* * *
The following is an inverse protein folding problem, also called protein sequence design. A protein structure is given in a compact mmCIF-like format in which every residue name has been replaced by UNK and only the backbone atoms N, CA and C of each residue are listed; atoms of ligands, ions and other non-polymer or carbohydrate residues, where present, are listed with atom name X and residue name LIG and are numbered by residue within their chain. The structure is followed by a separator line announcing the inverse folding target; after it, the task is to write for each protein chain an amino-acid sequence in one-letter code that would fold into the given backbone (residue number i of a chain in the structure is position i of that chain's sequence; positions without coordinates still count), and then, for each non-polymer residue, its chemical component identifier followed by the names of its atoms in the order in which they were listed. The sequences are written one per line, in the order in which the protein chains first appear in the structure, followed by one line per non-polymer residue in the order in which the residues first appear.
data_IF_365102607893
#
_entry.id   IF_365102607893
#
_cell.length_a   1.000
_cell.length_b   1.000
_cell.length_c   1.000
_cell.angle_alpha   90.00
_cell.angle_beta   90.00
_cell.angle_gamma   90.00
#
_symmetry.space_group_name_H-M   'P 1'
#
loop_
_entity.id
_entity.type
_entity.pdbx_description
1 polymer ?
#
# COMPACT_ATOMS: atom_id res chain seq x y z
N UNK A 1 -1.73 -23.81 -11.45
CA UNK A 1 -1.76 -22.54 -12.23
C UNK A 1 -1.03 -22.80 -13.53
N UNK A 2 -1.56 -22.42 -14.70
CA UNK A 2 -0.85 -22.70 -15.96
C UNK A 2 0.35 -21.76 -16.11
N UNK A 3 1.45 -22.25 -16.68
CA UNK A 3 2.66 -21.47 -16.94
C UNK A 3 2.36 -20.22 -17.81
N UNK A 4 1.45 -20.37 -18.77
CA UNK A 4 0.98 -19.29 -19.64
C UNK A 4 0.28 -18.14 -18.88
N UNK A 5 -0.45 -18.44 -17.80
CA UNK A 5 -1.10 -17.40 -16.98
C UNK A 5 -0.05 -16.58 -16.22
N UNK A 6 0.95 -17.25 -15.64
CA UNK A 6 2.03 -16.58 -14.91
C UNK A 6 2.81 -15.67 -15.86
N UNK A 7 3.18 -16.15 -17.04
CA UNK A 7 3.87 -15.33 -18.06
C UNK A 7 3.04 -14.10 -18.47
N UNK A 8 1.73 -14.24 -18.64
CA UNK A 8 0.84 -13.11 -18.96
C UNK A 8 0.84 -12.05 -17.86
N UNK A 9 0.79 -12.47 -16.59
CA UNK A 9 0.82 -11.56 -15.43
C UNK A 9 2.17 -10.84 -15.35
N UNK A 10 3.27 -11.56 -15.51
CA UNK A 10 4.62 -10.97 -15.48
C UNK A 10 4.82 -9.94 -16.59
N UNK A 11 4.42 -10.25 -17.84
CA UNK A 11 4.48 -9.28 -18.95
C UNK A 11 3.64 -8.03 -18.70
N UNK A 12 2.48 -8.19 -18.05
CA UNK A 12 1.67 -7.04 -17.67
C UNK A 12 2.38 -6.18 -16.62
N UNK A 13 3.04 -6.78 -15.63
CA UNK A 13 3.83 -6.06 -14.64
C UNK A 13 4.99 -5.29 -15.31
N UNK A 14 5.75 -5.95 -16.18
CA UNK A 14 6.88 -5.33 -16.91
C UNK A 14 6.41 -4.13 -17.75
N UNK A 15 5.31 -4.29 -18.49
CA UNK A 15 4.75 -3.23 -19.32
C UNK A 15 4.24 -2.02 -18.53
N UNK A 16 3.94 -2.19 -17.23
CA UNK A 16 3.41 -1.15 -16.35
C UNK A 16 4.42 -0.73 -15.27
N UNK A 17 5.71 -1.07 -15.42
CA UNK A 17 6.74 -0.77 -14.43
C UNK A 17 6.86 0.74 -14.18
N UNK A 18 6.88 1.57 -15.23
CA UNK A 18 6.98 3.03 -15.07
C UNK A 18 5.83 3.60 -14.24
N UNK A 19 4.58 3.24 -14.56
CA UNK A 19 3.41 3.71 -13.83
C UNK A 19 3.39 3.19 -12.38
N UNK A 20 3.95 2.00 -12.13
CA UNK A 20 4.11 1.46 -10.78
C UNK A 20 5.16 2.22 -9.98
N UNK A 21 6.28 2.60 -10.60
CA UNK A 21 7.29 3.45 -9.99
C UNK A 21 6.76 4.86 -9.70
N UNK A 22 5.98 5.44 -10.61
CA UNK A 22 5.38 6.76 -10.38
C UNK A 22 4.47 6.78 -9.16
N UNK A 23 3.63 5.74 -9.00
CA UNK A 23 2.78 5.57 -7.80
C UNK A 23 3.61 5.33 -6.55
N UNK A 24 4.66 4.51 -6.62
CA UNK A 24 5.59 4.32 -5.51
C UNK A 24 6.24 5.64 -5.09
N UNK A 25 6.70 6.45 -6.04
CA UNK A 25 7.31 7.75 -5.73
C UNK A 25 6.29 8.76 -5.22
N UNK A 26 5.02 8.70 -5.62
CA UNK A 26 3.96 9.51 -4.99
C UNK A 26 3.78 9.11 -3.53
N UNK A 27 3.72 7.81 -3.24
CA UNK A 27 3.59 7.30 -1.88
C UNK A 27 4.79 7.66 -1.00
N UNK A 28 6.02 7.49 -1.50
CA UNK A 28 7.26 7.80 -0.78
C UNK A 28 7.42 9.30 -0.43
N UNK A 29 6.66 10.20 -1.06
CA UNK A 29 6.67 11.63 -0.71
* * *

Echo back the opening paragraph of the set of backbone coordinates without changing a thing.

The following is an inverse protein folding problem, also called protein sequence design. A protein structure is given in a compact mmCIF-like format in which every residue name has been replaced by UNK and only the backbone atoms N, CA and C of each residue are listed; atoms of ligands, ions and other non-polymer or carbohydrate residues, where present, are listed with atom name X and residue name LIG and are numbered by residue within their chain. The structure is followed by a separator line announcing the inverse folding target; after it, the task is to write for each protein chain an amino-acid sequence in one-letter code that would fold into the given backbone (residue number i of a chain in the structure is position i of that chain's sequence; positions without coordinates still count), and then, for each non-polymer residue, its chemical component identifier followed by the names of its atoms in the order in which they were listed. The sequences are written one per line, in the order in which the protein chains first appear in the structure, followed by one line per non-polymer residue in the order in which the residues first appear.